Liberal Studies

Faculty

George Bond

George Bond is a professor of religious studies at Northwestern and a specialist in Buddhist studies and the history of religions. His teaching focuses on Buddhism, Hinduism and the history of religions generally. His research deals primarily with Theravada Buddhism, studying the religion and its texts as well as the lived practice of Buddhism in Sri Lanka and Southeast Asia. He has been a recipient of Northwestern’s Charles Deering McCormick Professorship of Teaching Excellence, the Northwestern Alumni Association’s Award for Excellence in Teaching and the Weinberg College Outstanding Teaching Award. He is the author of numerous articles and books, including The Buddhist Revival in Sri Lanka, Buddhism at Work: the Sarvodaya Movement in Sri Lanka, The Word of the Buddha, and Sainthood: Its Manifestations in World Religions, which he coauthored and edited with Richard Kieckhefer.

Currently teaching:Seminar in Liberal Studies II: Asian Religions in Literature and Film

Kasey Evans

Kasey Evans, assistant professor of English at Northwestern, teaches and writes about medieval and Renaissance literature. She is currently completing her book Colonial Temperance: The Strategy of Virtue in Early Modern England, which argues that the virtue of temperance underwent a semantic sea-change during the English Renaissance, evolving from a paradigm of self-discipline and moderation into a value of time-management, efficiency, and colonial aggression. Areas of particular interest include English Renaissance adaptations of Italian poetry (Dante, Ariosto, Tasso); ideologies of race, gender, and sexuality as they shape Renaissance English literature; and literary and critical theory, from medieval exegetes through postmodern philosophers. Evans received her PhD from the University of California, Berkeley.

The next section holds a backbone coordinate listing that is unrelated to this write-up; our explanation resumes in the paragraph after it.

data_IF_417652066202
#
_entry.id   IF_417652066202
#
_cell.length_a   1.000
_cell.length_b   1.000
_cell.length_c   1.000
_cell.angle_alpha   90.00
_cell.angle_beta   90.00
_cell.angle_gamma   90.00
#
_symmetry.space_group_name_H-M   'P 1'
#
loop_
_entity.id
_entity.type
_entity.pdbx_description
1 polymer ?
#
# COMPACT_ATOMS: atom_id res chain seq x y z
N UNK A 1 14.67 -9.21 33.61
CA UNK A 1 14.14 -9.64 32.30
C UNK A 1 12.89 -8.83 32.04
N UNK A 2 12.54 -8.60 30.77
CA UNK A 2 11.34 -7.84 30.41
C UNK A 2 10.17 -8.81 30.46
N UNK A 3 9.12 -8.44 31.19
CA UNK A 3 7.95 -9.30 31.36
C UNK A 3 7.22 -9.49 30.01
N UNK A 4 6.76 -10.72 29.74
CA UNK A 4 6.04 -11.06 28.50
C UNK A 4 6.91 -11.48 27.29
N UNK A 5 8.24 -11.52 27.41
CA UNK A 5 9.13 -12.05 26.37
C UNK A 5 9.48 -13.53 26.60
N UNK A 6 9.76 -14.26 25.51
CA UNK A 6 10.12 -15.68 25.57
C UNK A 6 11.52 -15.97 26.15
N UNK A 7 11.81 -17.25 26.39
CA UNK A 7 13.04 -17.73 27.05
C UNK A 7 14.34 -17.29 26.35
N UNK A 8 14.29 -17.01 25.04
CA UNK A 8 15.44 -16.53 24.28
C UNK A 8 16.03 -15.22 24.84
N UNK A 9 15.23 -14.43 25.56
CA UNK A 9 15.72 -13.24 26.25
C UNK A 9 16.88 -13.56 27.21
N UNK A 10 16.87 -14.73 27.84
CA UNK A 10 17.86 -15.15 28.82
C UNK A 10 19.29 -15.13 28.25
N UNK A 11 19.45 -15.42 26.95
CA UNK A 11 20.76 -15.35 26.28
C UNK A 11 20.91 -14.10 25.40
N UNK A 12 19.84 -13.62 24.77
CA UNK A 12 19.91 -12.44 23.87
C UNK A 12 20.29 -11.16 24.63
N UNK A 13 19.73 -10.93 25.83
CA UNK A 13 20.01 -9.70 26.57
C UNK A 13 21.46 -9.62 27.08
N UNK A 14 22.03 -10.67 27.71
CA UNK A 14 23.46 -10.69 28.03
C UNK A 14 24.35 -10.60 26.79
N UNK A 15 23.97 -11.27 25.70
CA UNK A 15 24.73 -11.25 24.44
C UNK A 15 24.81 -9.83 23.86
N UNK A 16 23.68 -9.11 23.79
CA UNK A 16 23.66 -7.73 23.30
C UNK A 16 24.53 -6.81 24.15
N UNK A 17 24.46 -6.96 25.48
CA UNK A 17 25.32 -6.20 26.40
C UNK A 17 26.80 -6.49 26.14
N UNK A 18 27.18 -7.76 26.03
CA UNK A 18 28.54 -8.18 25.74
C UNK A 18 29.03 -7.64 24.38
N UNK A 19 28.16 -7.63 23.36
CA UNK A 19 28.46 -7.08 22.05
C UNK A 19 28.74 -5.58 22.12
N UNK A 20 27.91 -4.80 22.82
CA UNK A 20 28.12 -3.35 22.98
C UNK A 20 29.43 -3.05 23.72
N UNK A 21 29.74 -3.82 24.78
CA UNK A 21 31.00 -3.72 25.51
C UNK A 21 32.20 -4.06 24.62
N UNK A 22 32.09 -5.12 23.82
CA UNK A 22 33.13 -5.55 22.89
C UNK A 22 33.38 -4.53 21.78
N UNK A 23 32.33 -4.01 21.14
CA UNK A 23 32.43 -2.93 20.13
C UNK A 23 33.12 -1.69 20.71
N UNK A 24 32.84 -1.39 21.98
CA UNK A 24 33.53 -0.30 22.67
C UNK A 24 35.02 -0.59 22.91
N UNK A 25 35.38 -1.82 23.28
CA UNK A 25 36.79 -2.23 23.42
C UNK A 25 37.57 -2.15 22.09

Currently teaching:The Seven Deadly Sins: Behaving Badly in Renaissance Thought, Art, and Literature

Michelle Molina

J. Michelle Molina (PhD, University of Chicago, 2004) studies the Society of Jesus in the early modern period. She explores Jesuit spirituality in an effort to understand how individuals – both elite and commoner - approached and experienced religious transformation. In particular, she has been interested in examining the impact of the Ignatian Spiritual Exercises – a meditative retreat geared toward self-reform – on early modern global expansion. Molina’s book, To Overcome Oneself: The Jesuit Ethic and the Spirit of Global Expansion is published with University of California Press. Bearing witness to events in her own era, Molina has explained what it might mean that the new pope is a Jesuit. She has observed that it is best to situate this Jesuit pope in relation to the modes of self-formation found in the Ignatian Spiritual Exercises and, importantly, that this Catholic imperative to “know thyself” indicates that Pope Francis is well versed in what has been termed “philosophy as a way of life.” She enjoys teaching classes on colonial Mexican history, early modern globalization, existentialist film, including those of Woody Allen. Molina particularly appreciates the questions and the focus that adult learners bring to class discussions every week.

Currently teaching:Seminar in Liberal Studies: Religion, Existentialism, and Film

Daniel Stolz

Daniel Stolz is a postdoctoral fellow in the Department of History and Program in Science and Human Culture at Northwestern University. His research and teaching center on the history of science, technology, and Islam in the modern Middle East. His current book project, a history of astronomy and Islam in late Ottoman Egypt, explores the changing relationship of science, religion, and the state in the transformative years of the late 19th and early 20th centuries. He is also beginning a new project on the history of reading science in the Qur’an. Stolz has a forthcoming article on the history of mechanical timekeeping in The International Journal of Middle East Studies, and has previously published work in The Bulletin of the School of Oriental and African Studies and Arabica. He received his PhD in Near Eastern Studies and a graduate certificate in the Program in the History of Science from Princeton University in 2013.

Currently teaching:Special Topics in Liberal Studies: Technology and Revolution in the Middle East